Heather Chandler, the founder of the Sunrise Guide and winner of our 2017 Pollinator Award, credits her progressive parents for giving her an interest in sustainability and social justice.

She grew up in Northampton, Massachusetts, a town that in the 1970s was “a hotbed of social activism,” Chandler recalled. The family marched and protested as a unit. They fought for women’s rights at “Take Back the Night” marches. They marched for civil rights, with Chandler walking alongside her adopted African-American brother. And they attended gay rights marches with her father, who came out of the closet when Chandler was a year old.

“We went to every march that came to town, so I have all these memories of being on top of somebody’s shoulders, looking down Main Street in Northampton, and seeing a sea of people coming around the corner,” she said. “I think to this day whenever I see crowds gather like that I get all choked up. It was such a core part of my childhood.”

As an adult, Chandler has focused her energies on issues of sustainability and everyday environmental activism. Her Sunrise Guide, which celebrated its 10th anniversary last year, is an annual resource guide to eco-friendly businesses from dry cleaners to restaurants. It contains nearly 200 coupons that give discounts on products and services to encourage consumers to patronize these green businesses. The latest edition also includes articles on food hubs and yoga, a listing of farm-to-table caterers, and a guide to pesticides in produce.

Chandler said there weren’t many green businesses in Maine, particularly ones that sold consumer products and services, when she started the Sunrise Guide with one full-time (seasonal) employee. Today she has four full-time employees and has launched a mobile edition of the Sunrise Guide and two new guides – the Green & Healthy Maine Visitors magazine for tourists, and Green & Healthy Maine Homes for people interested in making their homes more eco-friendly, comfortable and efficient.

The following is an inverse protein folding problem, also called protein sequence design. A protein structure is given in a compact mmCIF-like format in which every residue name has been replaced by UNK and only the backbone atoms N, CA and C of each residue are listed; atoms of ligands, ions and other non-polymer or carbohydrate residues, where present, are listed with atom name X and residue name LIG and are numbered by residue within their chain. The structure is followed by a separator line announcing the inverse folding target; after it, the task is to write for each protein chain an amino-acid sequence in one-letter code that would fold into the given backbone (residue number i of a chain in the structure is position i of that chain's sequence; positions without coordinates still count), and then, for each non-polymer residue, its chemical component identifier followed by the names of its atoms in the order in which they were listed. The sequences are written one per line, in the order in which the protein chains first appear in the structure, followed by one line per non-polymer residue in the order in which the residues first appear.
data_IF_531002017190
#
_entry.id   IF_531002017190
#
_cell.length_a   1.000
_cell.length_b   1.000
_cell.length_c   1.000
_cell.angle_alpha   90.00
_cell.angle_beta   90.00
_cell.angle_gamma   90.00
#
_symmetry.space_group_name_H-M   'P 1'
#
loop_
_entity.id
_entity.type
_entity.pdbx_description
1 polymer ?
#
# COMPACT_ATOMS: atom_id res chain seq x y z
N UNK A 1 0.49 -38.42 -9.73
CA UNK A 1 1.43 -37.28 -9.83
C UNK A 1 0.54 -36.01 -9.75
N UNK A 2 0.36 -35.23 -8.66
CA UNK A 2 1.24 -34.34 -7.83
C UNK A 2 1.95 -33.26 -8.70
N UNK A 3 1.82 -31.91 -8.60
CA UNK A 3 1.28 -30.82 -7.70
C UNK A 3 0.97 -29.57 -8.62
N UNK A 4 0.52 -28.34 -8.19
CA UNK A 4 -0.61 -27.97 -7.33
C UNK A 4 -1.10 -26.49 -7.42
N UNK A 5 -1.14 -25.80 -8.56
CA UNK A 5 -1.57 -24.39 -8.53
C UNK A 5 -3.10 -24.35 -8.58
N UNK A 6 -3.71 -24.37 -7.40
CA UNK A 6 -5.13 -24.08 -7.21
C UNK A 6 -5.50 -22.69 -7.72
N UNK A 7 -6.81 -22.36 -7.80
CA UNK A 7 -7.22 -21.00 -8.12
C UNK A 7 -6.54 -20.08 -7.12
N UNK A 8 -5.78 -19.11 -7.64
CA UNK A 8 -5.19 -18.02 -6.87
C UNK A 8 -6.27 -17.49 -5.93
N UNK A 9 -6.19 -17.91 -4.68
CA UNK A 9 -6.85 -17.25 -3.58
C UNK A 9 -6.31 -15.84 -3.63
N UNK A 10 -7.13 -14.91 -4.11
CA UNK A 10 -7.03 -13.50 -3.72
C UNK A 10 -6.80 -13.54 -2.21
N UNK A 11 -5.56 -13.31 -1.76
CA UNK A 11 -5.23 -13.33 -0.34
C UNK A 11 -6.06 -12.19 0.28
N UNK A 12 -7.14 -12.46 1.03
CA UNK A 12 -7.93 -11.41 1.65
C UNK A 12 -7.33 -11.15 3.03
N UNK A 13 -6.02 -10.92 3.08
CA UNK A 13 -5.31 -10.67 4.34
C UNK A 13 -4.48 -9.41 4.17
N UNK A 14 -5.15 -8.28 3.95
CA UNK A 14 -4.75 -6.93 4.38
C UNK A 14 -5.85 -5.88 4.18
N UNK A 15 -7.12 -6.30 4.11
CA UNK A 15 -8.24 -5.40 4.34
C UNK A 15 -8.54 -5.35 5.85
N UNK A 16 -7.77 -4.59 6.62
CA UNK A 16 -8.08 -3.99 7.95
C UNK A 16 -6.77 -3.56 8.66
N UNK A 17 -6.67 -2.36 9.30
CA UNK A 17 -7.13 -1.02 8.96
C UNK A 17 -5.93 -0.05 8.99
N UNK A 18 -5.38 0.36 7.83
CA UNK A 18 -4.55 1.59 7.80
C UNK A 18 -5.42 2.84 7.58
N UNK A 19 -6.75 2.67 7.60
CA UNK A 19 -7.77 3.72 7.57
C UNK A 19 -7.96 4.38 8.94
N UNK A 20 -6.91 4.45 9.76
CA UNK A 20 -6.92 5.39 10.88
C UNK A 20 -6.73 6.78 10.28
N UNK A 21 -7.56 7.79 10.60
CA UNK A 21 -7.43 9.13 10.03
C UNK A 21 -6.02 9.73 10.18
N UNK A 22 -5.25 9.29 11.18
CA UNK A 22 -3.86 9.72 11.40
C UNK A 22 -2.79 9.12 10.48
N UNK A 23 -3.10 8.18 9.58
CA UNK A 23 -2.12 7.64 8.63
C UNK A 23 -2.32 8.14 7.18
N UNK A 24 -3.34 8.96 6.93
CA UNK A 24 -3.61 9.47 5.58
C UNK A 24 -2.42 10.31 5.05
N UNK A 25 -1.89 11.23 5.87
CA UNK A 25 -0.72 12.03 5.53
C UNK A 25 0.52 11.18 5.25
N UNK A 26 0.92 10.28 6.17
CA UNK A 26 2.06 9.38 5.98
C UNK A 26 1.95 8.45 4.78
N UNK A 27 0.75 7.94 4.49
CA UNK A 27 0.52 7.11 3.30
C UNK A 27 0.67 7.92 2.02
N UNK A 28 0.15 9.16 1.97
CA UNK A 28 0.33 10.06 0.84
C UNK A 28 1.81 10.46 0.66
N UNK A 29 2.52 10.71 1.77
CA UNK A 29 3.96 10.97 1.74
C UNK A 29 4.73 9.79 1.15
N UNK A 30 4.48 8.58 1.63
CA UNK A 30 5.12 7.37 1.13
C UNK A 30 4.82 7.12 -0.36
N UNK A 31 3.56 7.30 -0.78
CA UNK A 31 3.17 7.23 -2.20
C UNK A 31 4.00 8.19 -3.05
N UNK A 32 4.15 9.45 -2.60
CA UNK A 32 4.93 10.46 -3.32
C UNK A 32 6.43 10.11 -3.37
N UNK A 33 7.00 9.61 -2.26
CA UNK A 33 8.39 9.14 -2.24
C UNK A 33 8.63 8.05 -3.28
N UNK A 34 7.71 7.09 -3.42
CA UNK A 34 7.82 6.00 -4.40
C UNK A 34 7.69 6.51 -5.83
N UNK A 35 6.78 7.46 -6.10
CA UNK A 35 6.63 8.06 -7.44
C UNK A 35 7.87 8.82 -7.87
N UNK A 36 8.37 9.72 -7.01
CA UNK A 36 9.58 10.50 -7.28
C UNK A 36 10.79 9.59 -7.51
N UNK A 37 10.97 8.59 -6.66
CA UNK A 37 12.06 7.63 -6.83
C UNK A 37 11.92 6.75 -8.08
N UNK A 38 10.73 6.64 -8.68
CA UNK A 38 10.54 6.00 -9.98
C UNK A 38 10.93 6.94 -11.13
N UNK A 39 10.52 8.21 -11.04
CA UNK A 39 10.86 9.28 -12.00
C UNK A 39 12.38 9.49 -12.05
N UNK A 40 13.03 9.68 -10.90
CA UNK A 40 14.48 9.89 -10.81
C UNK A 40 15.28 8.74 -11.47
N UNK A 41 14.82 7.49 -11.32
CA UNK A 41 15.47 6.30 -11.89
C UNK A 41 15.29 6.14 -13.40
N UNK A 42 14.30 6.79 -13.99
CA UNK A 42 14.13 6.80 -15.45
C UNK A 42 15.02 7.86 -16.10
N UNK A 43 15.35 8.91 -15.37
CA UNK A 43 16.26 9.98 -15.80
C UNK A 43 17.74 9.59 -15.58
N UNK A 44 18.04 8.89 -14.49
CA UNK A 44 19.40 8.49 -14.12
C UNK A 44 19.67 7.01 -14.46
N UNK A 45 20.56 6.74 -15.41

At least five other states have publications like the Sunrise Guide, Chandler said, but she chose to expand her business through the two Green & Healthy guides here in Maine rather than introduce the Sunrise Guide model elsewhere.

“I got into the business because I love Maine, and I want to provide these products to Maine,” she said.

One of the things Chandler, 45, is most proud of is her role in helping new local businesses get off the ground. “I actually joke that we’re a little bit of a business incubator because several of our former employees have gone on to launch businesses,” she said.

Her first employee at Sunrise Guide later founded Green Clean Maine (an eco-friendly cleaner), and the founders of Baxter Brewing and Tortilla Pachangeria also worked at the Sunrise Guide. In each case, they noticed a local niche they thought they could fill.

Daniel Stevenson, economic development director for the city of Biddeford, wrote in his nomination of Chandler: “There is no doubt that her efforts have impacted many thousands of lives over the past 10 years and helped to coalesce the growing sustainability and local movement which makes Maine so special.”

Meredith Goad can be contacted at 791-6332 or at:

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